All American music sale

Pearson puts group on market

NEW YORK — British media group Pearson put the music division of All American Communications on the market Wednesday, two months after completing its $515 million acquisition of All American.

Pearson said it had retained Lazard Freres to “coordinate the disposal” of the music company, a very small part of All American’s predominantly TV production and distribution business.

Wall Streeters speculate the company, which has a small catalog and volatile earnings history, will likely fetch somewhere between $20 million and $40 million.

Pearson said the music group “has a diverse roster of artists under contract, including Weird Al Yankovic, James Brown and Craig Mack.” The company has more than 150 albums in its catalog.

Pearson said it had sales of about $19 million last year, which is down 25% from the sales of $25.5 million reported by All American for 1996.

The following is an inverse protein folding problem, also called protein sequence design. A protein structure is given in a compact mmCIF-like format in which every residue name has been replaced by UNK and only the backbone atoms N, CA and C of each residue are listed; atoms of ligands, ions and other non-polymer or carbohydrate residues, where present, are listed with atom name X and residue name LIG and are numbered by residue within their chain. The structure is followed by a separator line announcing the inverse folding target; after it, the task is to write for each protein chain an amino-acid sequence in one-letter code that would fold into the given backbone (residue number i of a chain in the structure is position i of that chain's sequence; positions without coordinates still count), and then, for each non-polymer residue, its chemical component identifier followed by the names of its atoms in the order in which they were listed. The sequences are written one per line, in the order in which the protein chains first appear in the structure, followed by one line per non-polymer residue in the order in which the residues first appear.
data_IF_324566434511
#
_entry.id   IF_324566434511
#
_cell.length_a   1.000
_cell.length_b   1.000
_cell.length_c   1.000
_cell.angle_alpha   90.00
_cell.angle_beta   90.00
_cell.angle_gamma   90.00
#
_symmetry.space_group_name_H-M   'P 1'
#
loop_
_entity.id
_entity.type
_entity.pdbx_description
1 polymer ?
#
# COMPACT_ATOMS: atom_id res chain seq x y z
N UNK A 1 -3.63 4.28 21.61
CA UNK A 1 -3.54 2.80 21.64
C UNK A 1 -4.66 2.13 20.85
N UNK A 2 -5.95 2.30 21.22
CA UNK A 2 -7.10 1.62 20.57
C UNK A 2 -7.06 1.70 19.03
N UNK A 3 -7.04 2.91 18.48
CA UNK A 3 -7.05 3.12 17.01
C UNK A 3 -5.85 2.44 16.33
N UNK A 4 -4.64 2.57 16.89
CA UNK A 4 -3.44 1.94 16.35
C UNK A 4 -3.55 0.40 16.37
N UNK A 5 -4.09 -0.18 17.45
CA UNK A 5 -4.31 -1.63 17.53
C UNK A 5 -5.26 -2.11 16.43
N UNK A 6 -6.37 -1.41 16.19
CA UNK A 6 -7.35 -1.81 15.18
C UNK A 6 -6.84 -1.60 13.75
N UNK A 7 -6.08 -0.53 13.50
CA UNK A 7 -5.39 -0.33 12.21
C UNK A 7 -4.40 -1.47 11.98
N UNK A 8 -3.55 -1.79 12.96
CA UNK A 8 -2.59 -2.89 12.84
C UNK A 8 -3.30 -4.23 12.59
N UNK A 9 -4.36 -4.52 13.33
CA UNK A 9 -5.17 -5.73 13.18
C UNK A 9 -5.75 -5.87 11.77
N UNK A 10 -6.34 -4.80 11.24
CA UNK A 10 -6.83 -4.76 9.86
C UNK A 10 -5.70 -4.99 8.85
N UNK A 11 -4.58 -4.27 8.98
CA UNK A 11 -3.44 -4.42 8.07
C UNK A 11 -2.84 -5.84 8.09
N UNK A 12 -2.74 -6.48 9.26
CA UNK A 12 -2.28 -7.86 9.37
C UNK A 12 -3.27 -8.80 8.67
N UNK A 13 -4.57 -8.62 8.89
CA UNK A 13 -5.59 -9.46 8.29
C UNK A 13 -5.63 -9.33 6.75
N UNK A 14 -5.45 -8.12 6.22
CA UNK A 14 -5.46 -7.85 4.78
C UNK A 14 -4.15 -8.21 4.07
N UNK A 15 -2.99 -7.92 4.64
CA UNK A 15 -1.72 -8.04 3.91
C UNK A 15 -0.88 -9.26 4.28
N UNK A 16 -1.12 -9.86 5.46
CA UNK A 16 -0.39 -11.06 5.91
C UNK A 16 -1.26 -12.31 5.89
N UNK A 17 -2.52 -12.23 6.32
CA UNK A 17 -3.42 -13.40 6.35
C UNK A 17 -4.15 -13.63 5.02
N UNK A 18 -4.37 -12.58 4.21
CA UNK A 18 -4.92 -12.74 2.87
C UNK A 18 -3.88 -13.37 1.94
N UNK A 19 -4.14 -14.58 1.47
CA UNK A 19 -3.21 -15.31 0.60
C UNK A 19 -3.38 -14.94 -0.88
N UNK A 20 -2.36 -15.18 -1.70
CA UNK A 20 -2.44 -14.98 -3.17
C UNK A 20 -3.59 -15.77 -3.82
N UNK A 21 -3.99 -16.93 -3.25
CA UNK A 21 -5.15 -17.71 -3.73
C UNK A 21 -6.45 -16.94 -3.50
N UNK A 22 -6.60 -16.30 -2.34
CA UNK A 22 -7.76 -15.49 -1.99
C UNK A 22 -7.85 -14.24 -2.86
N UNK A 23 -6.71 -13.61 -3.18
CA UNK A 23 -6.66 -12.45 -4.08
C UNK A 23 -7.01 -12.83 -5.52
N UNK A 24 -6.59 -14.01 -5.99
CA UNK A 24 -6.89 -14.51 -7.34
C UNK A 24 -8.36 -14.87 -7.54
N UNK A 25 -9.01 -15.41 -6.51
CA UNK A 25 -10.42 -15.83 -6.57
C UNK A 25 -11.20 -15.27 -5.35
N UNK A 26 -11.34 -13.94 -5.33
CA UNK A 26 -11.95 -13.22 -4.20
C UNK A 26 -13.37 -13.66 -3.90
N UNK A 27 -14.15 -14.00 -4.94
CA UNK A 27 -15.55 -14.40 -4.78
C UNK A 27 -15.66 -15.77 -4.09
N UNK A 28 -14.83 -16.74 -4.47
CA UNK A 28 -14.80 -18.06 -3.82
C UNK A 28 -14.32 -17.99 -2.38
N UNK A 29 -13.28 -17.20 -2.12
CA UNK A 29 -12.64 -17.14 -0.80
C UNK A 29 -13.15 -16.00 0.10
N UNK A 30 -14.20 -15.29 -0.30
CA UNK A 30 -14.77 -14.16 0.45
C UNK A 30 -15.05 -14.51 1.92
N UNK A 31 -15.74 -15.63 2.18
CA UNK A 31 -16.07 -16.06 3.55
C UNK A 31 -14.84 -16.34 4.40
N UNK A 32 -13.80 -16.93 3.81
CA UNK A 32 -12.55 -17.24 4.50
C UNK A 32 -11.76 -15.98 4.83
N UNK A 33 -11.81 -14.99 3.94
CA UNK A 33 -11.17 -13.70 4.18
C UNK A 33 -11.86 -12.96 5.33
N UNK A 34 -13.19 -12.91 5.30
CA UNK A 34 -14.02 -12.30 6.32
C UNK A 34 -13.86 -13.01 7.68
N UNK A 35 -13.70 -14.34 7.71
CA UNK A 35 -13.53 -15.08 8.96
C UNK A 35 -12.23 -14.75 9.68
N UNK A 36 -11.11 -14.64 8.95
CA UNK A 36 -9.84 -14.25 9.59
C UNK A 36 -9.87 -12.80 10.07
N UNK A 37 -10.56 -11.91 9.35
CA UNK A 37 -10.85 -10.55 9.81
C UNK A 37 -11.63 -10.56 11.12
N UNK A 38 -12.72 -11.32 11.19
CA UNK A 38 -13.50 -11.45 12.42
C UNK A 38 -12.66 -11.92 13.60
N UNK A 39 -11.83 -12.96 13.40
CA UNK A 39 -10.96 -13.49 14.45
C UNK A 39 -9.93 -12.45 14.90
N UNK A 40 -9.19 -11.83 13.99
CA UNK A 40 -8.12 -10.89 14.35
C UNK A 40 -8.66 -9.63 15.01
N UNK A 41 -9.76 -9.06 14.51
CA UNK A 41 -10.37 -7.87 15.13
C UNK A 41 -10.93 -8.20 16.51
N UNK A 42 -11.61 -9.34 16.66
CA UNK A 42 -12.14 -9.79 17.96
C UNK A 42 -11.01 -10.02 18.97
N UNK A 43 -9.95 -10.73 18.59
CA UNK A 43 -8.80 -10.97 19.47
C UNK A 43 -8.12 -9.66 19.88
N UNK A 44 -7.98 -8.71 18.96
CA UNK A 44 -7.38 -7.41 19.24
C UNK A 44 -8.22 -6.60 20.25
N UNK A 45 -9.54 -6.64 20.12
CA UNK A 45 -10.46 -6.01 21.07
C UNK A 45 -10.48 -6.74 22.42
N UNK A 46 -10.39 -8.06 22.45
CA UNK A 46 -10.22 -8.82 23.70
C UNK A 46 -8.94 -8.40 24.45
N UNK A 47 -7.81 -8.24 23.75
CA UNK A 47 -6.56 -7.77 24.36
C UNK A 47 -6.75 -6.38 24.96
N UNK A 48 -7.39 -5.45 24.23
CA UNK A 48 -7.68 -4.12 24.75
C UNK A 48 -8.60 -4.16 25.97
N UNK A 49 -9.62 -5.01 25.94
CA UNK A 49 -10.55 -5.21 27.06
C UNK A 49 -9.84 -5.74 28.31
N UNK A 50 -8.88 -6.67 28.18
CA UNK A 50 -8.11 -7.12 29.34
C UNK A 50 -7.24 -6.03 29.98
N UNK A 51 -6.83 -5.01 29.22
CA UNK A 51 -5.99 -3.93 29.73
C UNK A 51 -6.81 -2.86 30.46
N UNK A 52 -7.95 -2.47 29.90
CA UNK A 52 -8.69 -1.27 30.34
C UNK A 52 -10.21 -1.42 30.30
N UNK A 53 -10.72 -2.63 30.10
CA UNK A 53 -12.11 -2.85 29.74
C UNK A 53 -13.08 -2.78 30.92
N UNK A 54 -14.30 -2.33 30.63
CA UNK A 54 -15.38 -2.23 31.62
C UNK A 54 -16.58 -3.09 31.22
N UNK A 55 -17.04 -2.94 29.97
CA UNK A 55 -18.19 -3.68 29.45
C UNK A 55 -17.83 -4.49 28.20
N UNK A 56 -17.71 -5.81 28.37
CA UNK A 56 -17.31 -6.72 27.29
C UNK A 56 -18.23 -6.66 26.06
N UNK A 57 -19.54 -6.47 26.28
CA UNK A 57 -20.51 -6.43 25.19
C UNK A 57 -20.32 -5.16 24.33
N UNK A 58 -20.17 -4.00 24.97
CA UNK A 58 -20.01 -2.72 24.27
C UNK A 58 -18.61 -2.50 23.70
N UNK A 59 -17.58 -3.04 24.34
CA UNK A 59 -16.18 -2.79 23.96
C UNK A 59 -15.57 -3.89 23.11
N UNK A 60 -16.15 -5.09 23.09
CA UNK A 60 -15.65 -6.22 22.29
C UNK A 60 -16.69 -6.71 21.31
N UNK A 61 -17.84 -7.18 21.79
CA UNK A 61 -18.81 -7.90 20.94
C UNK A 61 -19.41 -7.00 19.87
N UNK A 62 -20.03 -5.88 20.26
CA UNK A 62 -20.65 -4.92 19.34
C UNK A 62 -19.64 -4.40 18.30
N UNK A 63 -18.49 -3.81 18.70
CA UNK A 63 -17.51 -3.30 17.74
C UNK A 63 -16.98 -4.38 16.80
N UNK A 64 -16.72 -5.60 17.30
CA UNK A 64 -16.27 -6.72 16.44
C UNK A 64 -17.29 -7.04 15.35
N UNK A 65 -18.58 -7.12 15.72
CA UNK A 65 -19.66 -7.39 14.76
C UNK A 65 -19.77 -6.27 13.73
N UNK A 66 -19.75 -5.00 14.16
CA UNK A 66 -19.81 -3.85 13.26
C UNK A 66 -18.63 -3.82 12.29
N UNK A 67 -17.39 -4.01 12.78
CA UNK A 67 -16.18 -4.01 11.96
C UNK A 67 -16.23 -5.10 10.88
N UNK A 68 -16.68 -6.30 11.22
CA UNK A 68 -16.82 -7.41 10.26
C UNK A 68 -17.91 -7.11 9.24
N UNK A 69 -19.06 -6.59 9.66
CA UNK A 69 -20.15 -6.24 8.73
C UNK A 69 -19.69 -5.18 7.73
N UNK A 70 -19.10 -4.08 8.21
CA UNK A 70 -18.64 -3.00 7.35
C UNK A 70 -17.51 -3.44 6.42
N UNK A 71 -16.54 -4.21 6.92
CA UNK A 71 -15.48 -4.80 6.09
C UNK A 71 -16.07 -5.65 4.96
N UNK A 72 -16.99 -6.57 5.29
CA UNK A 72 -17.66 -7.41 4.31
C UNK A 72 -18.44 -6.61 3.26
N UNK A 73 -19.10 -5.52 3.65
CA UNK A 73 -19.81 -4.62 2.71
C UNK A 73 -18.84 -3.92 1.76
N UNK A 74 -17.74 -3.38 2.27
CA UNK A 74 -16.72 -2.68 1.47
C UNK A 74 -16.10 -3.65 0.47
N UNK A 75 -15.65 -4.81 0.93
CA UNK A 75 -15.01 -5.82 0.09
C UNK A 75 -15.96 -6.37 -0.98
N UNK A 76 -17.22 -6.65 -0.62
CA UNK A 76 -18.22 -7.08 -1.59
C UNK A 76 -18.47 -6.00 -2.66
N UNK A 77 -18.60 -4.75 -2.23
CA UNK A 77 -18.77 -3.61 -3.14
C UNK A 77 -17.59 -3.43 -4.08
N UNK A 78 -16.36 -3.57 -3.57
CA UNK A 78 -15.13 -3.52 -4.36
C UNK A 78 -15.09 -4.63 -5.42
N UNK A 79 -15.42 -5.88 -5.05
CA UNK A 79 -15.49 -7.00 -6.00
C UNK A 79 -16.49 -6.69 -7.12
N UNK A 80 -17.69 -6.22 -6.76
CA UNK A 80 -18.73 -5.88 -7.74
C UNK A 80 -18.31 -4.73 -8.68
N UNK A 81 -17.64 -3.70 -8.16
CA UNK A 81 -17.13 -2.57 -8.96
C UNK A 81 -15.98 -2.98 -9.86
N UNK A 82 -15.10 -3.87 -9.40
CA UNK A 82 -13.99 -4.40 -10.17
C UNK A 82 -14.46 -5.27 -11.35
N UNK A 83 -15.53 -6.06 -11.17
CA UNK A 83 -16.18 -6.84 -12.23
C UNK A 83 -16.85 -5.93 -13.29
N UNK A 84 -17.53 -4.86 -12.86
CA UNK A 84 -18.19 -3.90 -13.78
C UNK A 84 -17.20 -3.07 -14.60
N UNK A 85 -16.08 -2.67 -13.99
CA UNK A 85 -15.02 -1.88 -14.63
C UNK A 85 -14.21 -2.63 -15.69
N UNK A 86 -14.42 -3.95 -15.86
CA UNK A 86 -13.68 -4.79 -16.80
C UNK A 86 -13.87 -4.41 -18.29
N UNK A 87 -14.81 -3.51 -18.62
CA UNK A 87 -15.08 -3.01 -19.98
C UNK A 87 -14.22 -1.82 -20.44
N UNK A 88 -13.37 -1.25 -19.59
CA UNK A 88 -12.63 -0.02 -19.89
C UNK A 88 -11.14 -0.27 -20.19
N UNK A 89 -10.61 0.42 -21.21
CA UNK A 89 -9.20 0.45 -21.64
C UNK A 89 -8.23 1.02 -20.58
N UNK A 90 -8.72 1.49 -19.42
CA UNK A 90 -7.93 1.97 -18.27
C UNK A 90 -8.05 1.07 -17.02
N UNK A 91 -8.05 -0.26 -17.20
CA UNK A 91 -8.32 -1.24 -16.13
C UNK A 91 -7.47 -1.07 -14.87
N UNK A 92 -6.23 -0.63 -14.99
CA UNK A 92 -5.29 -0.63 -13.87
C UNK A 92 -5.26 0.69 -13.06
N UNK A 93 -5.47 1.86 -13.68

Pearson did not report earnings for the division, but All American’s public filings show the division had an extremely volatile earnings history, fluctuating from a loss of $450,000 in 1994 to an operating profit of $13,000 in 1995 and an operating profit of $2.05 million in 1996.

Bankers said this type of earnings history was typical of hit-driven independent music companies. One said these companies usually were valued at about two times annual sales, which puts a price tag on the company of no more than about $40 million.

Other Wall Streeters said the price could be much lower, between $10 million and $20 million, depending on its recent earnings history and the value of its contracts.

All American said in its 1996 annual report that the value of the music division’s assets was just $3.8 million at Dec. 31, 1996, down from $10.7 million a year earlier.

Pearson said the planned sale was in line with its strategy “to focus on developing the core television production and distribution assets acquired in the All American transaction.”

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